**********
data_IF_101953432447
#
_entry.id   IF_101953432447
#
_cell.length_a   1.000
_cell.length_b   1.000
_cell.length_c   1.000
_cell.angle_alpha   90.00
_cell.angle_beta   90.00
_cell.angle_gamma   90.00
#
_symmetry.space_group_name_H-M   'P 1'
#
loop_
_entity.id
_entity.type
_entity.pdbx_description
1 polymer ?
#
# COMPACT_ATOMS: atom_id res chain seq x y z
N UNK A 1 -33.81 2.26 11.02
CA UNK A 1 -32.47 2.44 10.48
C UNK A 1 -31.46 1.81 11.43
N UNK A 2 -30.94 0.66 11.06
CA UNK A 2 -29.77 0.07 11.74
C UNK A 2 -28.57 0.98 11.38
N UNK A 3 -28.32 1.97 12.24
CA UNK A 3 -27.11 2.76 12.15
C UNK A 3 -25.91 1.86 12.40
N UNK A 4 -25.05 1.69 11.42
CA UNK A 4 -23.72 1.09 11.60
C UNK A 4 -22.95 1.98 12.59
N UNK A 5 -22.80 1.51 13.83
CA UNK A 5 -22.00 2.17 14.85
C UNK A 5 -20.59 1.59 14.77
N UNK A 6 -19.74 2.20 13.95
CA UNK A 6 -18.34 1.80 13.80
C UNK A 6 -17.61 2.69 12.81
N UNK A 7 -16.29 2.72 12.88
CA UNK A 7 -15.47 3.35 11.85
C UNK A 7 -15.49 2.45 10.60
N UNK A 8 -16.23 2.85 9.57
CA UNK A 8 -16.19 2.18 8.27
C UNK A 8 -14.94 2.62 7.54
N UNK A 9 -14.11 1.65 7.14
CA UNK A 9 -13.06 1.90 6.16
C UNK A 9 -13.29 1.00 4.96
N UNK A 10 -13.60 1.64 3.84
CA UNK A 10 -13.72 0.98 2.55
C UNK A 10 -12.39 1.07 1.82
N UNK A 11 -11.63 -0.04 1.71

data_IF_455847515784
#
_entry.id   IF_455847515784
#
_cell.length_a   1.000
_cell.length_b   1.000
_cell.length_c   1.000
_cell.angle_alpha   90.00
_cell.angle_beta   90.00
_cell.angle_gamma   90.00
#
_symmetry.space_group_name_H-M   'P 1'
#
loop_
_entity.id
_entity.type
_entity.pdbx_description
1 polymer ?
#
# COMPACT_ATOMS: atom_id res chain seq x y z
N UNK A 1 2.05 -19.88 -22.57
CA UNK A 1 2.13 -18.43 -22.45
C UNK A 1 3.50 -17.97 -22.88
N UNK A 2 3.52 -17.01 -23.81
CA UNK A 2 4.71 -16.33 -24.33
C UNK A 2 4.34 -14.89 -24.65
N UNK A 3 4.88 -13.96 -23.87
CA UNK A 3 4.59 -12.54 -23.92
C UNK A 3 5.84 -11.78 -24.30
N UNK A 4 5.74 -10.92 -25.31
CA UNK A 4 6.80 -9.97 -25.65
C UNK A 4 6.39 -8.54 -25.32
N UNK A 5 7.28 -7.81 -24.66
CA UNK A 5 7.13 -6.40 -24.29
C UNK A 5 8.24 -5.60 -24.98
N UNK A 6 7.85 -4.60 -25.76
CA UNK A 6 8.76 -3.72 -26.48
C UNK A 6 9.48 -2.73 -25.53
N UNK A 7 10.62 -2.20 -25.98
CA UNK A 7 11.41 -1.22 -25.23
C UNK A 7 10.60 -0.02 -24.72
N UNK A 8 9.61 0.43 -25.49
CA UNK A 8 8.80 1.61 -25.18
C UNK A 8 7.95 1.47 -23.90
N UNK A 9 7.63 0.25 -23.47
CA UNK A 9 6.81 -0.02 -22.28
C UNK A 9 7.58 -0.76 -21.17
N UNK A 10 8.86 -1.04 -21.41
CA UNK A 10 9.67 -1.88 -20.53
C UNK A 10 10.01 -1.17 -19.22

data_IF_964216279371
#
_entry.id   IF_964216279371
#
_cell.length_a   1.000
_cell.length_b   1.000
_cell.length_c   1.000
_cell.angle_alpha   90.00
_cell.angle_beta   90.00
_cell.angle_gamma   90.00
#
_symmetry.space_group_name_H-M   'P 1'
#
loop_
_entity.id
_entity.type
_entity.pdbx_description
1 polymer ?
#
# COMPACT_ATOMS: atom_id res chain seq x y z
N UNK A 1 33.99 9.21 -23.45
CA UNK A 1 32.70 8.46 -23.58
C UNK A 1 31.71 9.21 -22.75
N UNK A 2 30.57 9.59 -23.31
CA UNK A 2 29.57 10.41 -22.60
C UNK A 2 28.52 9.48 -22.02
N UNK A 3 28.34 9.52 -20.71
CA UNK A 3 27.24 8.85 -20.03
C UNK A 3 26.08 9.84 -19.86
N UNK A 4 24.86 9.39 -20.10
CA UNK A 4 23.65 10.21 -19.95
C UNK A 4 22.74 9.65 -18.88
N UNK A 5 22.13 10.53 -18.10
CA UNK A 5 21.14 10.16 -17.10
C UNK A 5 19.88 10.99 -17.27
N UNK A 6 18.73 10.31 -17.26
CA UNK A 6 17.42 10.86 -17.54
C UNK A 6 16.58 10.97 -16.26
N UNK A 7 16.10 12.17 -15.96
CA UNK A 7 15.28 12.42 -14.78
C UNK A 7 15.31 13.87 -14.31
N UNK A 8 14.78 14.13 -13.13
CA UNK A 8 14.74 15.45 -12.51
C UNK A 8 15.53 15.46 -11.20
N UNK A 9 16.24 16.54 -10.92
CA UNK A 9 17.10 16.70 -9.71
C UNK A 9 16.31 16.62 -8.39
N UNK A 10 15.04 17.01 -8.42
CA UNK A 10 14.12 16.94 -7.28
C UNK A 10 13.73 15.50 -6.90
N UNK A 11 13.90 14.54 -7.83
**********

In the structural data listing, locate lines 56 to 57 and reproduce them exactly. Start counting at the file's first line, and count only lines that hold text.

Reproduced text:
_cell.length_a   1.000
_cell.length_b   1.000